Despite living a Torah-observant lifestyle in a Chassidic enclave, I’m not one to chase after spiritual highs. I take joy in small coincidences, believing in the Divine Hand that designs them, but stories of heavy duty serendipity or miracles just don’t do it for me. Some people seem to lead lives full of that exposed Providence, but mine generally hasn’t worked that way. This story is one exception.
When my first child was about three months old, I was spending most of my time in my bedroom with him. I didn’t have anything else going on aside from new motherhood, and it was hard on me. I was usually found scrolling on my phone, numbing myself out from post-partum depression. I had my websites I kept up with. Hevria was in its infancy too, and I read every piece published. I followed Chaya Kurtz to a couple pieces she got published on XoJane, a mainstream women’s interest online magazine. Now defunct, XoJane had made a main feature out of publishing first-person narratives by women across diverse backgrounds. With all the time in the world on my hands, and feeling majorly blocked from living my own life, I devoured these narratives. There was at least one new one per day and I was constantly checking in for the next one.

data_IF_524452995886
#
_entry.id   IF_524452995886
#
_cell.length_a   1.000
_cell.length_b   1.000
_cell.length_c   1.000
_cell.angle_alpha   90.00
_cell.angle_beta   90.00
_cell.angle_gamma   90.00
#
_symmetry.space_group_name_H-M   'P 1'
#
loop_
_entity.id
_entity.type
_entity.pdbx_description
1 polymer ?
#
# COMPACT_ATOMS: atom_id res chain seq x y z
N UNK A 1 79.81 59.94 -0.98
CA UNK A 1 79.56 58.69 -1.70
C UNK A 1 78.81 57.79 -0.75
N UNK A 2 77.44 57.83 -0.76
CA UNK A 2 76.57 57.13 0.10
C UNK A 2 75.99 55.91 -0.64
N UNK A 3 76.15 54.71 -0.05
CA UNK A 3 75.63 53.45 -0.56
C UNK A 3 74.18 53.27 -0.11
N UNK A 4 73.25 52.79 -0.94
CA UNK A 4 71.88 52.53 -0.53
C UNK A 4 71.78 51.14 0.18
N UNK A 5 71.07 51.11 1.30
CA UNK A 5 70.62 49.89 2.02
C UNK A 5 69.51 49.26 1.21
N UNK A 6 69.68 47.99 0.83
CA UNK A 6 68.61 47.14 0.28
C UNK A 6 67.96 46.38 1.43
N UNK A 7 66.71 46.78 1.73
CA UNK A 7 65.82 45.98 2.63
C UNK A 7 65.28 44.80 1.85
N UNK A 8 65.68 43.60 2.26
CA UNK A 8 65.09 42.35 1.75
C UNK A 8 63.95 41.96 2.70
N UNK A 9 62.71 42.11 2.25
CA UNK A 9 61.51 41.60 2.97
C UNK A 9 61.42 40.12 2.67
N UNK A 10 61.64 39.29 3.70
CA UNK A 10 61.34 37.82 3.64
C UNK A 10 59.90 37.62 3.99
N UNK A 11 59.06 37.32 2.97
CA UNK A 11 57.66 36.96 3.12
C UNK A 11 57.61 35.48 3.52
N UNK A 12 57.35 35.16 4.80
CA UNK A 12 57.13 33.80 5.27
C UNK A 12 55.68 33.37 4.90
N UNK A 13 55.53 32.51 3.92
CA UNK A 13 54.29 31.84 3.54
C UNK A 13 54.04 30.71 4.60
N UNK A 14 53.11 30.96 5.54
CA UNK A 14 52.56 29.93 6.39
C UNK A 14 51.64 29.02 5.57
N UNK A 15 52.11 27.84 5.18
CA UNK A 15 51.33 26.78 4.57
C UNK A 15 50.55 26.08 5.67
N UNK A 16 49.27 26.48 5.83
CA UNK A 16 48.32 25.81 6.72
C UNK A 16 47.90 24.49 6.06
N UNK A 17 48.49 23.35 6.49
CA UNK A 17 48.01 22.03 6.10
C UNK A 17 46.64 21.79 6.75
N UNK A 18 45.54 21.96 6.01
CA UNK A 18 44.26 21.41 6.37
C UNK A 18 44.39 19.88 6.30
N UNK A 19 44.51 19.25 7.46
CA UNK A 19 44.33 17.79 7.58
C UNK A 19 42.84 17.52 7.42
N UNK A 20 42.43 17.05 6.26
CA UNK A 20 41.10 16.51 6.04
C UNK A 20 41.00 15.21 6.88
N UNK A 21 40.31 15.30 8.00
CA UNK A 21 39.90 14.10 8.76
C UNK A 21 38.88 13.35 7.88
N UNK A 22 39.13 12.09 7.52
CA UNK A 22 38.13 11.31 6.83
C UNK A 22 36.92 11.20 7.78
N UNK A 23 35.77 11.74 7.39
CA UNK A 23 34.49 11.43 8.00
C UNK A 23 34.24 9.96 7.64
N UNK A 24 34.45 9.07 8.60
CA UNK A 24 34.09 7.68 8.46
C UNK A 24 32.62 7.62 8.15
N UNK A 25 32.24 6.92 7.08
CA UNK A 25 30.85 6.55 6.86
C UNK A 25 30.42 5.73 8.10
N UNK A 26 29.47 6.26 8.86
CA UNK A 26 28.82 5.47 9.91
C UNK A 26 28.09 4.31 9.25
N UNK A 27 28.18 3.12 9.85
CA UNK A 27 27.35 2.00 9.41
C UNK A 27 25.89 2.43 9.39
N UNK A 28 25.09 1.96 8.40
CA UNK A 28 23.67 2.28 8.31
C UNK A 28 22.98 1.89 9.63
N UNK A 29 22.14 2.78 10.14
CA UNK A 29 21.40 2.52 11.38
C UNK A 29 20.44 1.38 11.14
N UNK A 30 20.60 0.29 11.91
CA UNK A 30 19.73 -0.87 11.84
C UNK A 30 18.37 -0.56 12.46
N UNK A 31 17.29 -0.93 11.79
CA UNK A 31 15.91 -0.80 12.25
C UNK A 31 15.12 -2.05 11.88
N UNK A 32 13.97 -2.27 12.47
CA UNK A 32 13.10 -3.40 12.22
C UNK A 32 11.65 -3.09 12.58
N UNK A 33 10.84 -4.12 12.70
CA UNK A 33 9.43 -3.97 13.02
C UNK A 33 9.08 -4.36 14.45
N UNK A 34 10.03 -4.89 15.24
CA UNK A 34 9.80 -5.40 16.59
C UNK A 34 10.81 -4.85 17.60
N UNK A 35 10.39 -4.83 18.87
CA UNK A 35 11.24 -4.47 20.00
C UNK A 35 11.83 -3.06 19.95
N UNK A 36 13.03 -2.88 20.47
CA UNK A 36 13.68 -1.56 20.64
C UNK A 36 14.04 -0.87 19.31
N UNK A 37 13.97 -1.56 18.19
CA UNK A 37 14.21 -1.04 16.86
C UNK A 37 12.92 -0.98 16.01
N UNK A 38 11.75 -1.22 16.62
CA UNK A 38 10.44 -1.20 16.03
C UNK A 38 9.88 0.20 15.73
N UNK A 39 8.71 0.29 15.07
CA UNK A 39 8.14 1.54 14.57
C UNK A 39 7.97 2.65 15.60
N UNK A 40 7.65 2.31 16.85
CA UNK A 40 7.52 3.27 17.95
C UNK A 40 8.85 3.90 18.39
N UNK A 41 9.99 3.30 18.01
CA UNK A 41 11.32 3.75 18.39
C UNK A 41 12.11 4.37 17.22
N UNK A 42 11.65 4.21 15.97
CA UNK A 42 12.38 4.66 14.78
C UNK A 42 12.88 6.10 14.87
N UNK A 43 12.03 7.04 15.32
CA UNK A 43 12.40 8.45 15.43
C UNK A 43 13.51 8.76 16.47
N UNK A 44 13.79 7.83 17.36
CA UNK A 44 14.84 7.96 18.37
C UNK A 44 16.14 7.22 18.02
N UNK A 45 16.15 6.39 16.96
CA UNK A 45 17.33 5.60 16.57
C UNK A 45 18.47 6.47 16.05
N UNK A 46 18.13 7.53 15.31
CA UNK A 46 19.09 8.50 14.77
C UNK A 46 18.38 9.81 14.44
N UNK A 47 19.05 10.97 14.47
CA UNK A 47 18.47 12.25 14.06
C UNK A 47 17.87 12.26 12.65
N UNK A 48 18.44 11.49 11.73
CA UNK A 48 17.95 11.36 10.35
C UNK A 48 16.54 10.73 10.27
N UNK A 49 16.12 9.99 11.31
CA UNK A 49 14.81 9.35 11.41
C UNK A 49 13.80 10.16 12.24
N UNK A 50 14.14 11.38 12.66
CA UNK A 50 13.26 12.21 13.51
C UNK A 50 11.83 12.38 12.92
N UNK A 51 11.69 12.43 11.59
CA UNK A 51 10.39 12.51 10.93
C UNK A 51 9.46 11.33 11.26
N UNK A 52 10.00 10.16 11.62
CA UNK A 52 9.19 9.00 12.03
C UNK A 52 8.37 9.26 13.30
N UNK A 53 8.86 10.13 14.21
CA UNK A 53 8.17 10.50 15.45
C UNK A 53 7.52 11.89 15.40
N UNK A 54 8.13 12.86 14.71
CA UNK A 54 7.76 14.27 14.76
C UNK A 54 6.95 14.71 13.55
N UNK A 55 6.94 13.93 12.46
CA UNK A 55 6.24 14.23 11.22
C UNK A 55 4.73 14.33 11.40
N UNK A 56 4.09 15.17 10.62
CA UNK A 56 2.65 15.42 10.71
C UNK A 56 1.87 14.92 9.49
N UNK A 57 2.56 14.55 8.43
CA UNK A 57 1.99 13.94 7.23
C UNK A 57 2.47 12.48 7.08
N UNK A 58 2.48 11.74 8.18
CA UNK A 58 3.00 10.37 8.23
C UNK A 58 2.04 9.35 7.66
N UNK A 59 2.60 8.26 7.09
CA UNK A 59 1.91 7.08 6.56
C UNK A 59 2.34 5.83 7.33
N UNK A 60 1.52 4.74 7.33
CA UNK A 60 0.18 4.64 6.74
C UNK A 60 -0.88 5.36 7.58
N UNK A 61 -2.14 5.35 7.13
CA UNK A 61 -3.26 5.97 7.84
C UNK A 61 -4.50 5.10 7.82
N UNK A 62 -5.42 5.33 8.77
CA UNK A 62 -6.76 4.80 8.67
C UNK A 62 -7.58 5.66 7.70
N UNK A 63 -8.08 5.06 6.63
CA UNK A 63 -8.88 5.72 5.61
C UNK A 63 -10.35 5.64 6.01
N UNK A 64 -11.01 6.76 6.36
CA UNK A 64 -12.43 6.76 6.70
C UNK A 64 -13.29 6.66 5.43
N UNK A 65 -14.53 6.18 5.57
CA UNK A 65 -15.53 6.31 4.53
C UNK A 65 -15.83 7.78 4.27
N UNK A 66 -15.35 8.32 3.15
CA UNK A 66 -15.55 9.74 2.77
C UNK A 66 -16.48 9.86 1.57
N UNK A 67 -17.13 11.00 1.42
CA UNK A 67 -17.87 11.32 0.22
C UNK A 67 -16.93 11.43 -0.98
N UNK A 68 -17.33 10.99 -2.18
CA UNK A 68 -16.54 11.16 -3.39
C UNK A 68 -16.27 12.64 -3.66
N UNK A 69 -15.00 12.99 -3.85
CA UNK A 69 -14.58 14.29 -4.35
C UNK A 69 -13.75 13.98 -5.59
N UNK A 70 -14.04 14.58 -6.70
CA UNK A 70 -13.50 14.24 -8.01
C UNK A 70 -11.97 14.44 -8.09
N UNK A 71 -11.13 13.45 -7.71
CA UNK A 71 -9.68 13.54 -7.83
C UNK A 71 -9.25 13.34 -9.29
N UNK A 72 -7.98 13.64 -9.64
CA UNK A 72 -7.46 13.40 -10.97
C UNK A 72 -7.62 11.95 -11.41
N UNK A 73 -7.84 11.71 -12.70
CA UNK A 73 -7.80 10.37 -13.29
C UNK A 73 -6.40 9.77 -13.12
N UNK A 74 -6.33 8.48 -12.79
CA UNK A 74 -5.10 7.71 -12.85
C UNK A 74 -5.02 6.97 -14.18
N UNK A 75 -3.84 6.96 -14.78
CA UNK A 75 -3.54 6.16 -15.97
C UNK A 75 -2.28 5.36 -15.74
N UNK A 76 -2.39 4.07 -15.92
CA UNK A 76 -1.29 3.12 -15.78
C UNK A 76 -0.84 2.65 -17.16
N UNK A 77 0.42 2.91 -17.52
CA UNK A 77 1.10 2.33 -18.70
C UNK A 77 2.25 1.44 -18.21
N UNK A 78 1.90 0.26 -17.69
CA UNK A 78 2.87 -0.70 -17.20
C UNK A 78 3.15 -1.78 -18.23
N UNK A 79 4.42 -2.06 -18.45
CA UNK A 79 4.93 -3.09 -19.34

That’s how I found Linda. Her piece was about her interest in getting baptized, despite being Jewish. It was because she had been recently diagnosed with a recurrence of breast cancer, and a Christian friend had suggested the ritual immersion might provide some respite and emotional healing from the devastating news. Though her Jewish identity was strong, Linda explained why the suggestion was not offensive to her, and why she was considering it.
Linda’s reasoning was familiar to me. My mother also battled breast cancer, which had also been recurrent, and she unfortunately passed away when I was eleven years old. One of our bookshelves at home still holds a number of books about the emotional processes of the patients of serious illnesses, as well as a small variety of faith-based books on the body-soul connection of those who are critically ill. I had grown up in intimate proximity to the same thoughts Linda was sharing about the challenge that serious illness poses to religious belief, and remembered my mother also feeling compelled to consider other faith traditions in the search for healing.
Linda’s e-mail address was a click away from the bio at the end of her piece. I sent her an e-mail. I wanted to tell her that there is a tradition for ritual immersion within Judaism, and I would be happy to connect her to a mikvah so that she need not grapple with the apprehension she felt towards the Christian context of a baptism.
I was hyper-conscious of how weird I might come across by sending an e-mail at all. I was afraid to sound like an Orthodox Jewish religious zealot. I tried my best to seem non-threatening, sending along a picture of me and my baby and delving right in as to why I would feel so compelled to connect with her. In telling Linda about my mother, I almost refrained from including a detail that seemed like too major a coincidence to be real: the day her piece was published, and that I was writing to her, was the anniversary of my mother’s passing.